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Union claims NZ ‘ripped off’ by ‘Hobbit’ tax ploys

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In the past, many controversies overshadowed the production process of The Hobbit, and these controversies did not cease after the release of the first two films. After the release of The Hobbit: Desolation of Smaug, unions claim that Warner Bros pays almost no company tax, despite the overwhelming box office sales.

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Source: Southland times (Newspaper). Winter, Mark 1958- :Lots of Unexpected Journeys…

In order to keep the production of The Hobbit in New Zealand, the NZ government changed employment laws and granted tax breaks of NZ$67 million to Warner Bros. in 2010 after director Sir Peter Jackson warned The Hobbit franchise could be moved to countries where it was cheaper to film. By the beginning of 2014, Warner Bros. received almost NZ$100 million in taxpayer grants. As a consequence of these changes, the employment of 3000 people were secured during the production of The Hobbit trilogy. Polls revealed that, among the population of New Zealand, many backed these tax breaks if the films return more than that to the local economy. It is is believed that these ‘film incentives’ benefit New Zealand with tourism being one benefit. In 2013, retailers, tourism operators, the hospitality industry, and the economy benefited from  2.7 million overseas visitors travelling to New Zealand. Tourism New Zealand estimates that an extra of 114,112 holiday makers  from abroad spent $NZ365 million in 2013.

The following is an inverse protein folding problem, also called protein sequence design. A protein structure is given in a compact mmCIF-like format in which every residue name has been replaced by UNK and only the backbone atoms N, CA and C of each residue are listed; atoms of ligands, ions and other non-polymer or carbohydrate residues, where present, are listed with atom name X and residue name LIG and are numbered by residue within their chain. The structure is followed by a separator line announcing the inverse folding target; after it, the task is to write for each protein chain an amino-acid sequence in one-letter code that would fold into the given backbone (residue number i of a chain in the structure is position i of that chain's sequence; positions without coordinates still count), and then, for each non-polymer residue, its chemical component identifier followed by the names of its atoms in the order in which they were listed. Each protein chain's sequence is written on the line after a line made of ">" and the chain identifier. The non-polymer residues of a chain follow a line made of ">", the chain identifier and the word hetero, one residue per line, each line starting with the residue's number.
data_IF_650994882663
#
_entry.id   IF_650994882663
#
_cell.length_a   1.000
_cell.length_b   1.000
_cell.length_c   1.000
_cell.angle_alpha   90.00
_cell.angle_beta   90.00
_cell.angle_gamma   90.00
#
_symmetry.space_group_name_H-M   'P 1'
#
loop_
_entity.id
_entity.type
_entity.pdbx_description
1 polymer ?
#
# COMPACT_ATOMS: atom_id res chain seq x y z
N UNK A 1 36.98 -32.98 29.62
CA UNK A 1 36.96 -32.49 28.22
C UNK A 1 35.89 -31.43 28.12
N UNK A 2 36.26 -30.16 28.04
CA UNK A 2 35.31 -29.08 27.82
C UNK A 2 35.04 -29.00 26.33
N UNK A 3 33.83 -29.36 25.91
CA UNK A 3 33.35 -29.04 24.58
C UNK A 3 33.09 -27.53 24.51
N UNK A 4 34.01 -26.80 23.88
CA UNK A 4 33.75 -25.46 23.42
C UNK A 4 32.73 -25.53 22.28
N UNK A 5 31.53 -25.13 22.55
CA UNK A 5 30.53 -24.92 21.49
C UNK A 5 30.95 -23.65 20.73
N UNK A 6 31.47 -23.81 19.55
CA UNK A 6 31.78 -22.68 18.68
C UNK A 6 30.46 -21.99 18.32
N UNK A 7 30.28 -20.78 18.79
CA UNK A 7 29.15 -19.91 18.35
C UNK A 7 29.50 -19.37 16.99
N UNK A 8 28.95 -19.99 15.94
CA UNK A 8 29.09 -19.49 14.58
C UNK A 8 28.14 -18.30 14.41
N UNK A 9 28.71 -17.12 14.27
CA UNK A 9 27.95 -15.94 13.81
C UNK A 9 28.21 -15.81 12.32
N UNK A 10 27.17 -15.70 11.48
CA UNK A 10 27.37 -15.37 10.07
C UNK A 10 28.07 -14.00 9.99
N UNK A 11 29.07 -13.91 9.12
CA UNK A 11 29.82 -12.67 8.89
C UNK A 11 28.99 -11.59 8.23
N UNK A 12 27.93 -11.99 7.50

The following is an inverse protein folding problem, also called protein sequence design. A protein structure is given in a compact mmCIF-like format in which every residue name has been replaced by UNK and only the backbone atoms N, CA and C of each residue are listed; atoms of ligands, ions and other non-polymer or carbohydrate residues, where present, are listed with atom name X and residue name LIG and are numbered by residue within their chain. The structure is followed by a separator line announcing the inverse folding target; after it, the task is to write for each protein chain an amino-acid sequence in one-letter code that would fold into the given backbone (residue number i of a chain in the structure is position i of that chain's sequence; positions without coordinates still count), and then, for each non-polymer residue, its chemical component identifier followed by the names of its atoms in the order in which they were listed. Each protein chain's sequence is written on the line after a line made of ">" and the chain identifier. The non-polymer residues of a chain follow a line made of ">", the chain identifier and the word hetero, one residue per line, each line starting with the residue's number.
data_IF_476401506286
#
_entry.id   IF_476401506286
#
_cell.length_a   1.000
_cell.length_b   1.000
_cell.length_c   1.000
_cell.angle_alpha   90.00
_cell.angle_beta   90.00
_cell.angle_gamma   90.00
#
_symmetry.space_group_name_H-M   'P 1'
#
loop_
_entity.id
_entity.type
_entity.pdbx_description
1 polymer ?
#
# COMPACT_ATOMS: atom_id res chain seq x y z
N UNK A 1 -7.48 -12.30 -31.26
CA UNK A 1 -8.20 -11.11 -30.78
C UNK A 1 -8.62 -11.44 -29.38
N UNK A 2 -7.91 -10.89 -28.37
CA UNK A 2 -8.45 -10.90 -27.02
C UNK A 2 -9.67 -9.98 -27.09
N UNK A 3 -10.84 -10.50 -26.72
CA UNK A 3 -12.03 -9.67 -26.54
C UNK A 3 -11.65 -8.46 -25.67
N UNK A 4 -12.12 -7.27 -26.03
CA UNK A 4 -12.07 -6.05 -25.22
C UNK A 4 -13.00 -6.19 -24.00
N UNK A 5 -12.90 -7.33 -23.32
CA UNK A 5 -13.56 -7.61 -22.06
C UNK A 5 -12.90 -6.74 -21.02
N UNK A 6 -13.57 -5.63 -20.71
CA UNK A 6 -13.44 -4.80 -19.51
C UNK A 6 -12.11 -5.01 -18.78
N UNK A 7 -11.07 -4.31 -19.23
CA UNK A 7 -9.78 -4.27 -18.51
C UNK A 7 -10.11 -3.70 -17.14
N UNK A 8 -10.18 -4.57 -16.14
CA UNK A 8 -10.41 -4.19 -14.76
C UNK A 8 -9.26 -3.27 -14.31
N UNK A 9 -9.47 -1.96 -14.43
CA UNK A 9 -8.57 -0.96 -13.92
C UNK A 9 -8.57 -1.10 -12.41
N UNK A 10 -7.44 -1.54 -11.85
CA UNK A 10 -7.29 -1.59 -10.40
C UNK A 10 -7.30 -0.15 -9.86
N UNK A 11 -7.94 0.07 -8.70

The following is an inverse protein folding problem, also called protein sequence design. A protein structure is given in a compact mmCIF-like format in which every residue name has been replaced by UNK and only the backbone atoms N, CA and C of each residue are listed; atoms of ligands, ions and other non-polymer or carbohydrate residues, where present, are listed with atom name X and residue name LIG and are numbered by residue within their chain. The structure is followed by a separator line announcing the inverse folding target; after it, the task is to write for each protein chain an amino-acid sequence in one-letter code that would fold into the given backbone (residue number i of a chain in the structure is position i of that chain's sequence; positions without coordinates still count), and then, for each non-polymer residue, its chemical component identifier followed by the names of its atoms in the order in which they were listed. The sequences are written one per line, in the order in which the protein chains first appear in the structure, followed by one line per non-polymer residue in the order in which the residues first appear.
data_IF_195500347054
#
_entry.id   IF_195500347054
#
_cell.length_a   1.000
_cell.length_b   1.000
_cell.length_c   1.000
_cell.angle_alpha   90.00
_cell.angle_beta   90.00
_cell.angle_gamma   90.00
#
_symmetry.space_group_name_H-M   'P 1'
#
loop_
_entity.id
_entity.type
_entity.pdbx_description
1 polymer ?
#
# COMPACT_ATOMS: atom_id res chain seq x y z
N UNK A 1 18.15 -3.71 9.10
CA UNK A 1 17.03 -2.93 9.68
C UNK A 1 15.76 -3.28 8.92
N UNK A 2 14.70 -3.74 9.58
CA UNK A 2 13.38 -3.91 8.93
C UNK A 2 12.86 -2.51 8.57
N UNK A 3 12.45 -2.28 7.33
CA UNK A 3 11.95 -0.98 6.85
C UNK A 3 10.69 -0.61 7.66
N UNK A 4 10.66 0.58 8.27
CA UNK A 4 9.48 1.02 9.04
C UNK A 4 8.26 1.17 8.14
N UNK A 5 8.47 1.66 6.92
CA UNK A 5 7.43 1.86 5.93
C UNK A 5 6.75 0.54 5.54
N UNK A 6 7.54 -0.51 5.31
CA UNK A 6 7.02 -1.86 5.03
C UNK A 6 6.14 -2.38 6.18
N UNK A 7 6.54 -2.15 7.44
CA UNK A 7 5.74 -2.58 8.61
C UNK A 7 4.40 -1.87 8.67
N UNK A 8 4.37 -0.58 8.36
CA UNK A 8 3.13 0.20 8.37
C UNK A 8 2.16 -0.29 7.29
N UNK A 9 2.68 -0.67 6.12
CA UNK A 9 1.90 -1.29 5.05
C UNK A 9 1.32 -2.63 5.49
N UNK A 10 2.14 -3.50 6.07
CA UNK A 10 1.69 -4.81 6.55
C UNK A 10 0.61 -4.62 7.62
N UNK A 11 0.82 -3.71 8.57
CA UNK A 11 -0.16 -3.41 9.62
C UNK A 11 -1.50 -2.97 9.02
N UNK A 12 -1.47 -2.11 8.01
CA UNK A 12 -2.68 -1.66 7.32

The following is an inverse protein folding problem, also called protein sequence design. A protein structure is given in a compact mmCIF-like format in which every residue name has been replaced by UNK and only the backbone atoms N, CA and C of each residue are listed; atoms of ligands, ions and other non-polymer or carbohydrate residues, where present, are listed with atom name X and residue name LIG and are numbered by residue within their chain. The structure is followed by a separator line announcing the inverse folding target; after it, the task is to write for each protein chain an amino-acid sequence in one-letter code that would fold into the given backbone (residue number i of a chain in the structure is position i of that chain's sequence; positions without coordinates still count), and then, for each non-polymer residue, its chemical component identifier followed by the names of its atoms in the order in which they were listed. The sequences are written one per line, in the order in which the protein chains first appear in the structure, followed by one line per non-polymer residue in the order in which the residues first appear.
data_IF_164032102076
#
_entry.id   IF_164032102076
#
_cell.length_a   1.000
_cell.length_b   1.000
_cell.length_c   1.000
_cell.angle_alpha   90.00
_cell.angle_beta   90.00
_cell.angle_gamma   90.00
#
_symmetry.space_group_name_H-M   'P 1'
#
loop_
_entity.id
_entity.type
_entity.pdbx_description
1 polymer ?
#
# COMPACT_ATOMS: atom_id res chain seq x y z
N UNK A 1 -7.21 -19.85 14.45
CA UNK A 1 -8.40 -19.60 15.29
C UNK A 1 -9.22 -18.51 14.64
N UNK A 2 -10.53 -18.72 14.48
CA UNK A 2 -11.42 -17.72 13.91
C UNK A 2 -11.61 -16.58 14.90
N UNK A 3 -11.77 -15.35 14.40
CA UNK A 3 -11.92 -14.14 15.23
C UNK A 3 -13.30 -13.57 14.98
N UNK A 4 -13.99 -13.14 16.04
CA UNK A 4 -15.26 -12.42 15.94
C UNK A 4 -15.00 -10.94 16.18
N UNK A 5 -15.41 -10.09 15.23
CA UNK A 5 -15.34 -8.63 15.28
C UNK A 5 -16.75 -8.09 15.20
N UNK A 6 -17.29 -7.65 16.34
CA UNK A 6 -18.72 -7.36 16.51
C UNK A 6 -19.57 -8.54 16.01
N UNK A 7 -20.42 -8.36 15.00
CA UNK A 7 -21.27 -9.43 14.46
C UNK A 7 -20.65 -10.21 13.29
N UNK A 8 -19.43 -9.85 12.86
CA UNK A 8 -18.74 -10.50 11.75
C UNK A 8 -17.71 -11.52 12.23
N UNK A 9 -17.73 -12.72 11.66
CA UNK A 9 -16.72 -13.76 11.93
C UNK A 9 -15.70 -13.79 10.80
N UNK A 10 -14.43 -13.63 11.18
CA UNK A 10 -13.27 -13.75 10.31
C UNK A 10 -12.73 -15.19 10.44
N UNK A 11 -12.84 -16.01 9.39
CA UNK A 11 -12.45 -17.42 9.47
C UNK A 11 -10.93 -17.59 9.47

Nevertheless, various experts argue that the population had to suffer as a consequence of the Hobbit trilogy. Bill Rosenberg, an economist for New Zealand’s Council of Trade Unions, now claims that “it appeared that the Warner Bros subsidiary has been deliberately structured to avoid making profits and therefore avoid paying tax in New Zealand on the large profits from the movies.” The Hobbit film production company, 3 Foot 7 Limited, a subsidiary of Warner Bros, paid an income tax of less than one per cent. By March 2013, 3 Foot 7 paid  just $71,000 in income tax, despite declaring profits of NZ$44.6 million. The regular statutory rate would have been 28 per cent, or around NZ$12.5 million. In other words, New Zealanders had to pay more for government services and benefits. David Clark, Labour’s revenue spokesman, said that “Every company that operates in New Zealand should pay its fair share of tax. It’s the IRD’s role to investigate if appropriate.”

An unnamed tax expert, however, claims that 3 Foot 7 Limited would eventually end up paying its full rate of tax on profits in New Zealand after the release of all three installments.

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